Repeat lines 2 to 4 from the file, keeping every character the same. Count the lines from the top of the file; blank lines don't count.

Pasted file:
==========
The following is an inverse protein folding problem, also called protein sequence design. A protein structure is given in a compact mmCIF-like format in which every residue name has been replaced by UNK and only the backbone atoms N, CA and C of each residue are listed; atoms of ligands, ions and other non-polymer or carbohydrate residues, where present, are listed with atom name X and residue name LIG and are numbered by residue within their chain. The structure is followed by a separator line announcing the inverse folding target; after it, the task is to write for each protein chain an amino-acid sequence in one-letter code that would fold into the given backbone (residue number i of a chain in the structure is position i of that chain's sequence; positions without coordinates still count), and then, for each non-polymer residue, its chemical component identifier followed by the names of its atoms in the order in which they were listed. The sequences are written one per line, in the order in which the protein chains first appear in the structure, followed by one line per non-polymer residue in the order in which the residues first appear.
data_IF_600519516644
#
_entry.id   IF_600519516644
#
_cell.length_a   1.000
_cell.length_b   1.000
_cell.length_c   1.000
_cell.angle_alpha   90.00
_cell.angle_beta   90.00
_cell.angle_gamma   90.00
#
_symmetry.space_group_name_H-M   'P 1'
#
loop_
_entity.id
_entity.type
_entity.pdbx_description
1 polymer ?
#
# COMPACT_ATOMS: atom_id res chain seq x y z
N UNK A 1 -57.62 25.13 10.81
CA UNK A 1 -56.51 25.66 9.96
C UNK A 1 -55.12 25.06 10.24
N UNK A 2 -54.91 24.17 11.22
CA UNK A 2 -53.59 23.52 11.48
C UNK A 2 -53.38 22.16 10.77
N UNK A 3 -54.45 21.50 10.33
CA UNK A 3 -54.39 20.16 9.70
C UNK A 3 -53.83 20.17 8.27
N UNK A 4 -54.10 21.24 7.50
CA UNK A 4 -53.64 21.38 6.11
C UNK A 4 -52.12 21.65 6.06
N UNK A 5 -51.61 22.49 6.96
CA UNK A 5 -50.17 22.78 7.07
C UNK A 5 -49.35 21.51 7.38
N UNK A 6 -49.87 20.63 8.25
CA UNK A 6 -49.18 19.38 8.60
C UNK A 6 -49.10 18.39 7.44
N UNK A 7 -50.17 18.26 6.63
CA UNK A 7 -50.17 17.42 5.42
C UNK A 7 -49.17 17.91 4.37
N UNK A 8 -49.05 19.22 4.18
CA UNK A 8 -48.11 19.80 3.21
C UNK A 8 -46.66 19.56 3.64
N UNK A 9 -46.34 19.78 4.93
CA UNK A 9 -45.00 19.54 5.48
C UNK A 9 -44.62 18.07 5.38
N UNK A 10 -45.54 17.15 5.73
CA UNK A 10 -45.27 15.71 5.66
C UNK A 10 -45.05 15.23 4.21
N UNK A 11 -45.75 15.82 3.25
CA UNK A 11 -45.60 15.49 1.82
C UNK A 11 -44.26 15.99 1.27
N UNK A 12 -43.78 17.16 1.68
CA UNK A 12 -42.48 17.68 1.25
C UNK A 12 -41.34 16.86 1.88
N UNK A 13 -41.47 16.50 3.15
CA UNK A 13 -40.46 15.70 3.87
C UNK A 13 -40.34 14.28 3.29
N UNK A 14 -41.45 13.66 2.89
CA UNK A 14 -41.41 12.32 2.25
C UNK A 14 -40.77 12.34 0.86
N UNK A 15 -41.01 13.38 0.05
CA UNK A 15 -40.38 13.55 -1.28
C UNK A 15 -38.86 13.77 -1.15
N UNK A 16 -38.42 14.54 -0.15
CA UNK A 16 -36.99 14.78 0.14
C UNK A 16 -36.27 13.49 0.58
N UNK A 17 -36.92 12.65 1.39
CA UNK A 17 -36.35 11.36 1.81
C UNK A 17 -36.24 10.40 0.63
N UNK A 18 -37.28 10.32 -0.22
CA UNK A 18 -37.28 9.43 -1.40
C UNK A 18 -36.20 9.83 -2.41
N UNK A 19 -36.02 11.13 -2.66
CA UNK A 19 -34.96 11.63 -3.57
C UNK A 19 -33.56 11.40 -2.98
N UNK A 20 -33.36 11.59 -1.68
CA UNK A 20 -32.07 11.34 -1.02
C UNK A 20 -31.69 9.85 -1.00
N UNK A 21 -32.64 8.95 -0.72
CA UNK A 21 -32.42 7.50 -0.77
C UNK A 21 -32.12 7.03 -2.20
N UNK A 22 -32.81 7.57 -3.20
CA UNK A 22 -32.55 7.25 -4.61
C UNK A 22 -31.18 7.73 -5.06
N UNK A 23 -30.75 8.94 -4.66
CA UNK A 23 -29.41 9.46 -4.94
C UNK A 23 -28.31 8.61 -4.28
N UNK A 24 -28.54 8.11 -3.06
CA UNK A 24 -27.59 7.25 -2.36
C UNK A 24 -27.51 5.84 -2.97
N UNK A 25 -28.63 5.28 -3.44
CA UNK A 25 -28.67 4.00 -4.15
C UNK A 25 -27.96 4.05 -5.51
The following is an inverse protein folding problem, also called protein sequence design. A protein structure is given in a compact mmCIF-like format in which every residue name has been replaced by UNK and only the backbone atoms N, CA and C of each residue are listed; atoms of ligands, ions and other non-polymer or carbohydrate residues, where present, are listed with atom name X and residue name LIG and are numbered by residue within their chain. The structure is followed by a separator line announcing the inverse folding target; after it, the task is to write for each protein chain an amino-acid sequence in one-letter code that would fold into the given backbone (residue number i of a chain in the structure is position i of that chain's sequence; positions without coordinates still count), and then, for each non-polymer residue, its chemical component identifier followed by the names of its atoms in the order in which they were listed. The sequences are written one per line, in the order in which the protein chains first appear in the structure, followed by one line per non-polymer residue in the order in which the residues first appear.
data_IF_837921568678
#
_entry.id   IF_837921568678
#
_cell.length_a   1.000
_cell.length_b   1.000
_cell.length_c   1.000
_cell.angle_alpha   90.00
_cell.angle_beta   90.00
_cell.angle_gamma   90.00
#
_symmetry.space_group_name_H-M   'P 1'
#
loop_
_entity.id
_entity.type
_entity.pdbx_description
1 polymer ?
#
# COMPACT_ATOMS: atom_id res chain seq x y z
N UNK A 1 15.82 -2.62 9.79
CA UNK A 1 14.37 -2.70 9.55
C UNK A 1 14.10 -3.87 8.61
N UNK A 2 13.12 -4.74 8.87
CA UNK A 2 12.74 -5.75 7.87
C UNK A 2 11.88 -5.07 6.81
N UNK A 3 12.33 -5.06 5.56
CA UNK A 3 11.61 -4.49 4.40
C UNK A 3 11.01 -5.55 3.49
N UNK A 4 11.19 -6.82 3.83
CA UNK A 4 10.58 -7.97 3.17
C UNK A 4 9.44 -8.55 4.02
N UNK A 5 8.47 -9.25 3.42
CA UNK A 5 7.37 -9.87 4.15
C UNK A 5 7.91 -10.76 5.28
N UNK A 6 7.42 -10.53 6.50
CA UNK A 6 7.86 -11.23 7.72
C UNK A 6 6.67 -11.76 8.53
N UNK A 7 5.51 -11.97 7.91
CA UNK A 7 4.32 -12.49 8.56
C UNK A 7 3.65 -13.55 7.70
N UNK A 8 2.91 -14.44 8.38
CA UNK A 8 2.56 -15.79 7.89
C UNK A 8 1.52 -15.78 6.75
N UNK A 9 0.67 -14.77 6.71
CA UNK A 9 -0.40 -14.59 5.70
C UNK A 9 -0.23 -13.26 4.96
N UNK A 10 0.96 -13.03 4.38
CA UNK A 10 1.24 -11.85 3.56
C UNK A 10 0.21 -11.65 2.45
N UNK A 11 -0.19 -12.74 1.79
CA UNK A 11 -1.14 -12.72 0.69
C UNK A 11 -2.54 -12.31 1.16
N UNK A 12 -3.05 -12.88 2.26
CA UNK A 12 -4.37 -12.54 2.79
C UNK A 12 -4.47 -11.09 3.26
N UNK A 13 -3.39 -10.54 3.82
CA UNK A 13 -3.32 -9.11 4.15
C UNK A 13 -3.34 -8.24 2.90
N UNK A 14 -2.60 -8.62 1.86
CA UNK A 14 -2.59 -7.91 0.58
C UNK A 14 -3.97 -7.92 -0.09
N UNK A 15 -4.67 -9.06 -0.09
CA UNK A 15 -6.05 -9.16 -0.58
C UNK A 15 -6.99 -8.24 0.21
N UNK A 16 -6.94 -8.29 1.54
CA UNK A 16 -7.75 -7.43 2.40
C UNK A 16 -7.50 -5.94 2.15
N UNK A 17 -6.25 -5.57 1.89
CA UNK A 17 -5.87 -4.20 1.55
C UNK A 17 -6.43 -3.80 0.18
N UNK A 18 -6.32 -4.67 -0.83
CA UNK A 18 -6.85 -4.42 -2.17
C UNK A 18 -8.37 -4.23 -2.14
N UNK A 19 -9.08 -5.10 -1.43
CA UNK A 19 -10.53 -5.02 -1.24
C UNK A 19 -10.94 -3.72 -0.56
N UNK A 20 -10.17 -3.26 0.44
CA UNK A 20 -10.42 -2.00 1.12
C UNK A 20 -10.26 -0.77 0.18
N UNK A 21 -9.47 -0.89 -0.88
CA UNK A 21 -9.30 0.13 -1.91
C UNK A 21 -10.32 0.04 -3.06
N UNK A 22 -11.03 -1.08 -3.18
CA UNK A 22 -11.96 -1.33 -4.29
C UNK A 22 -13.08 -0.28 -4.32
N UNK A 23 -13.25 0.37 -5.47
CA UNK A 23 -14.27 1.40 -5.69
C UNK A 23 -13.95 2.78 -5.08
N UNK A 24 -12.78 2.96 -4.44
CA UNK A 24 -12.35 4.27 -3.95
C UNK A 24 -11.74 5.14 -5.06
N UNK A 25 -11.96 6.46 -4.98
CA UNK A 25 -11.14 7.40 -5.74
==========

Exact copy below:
data_IF_600519516644
#
_entry.id   IF_600519516644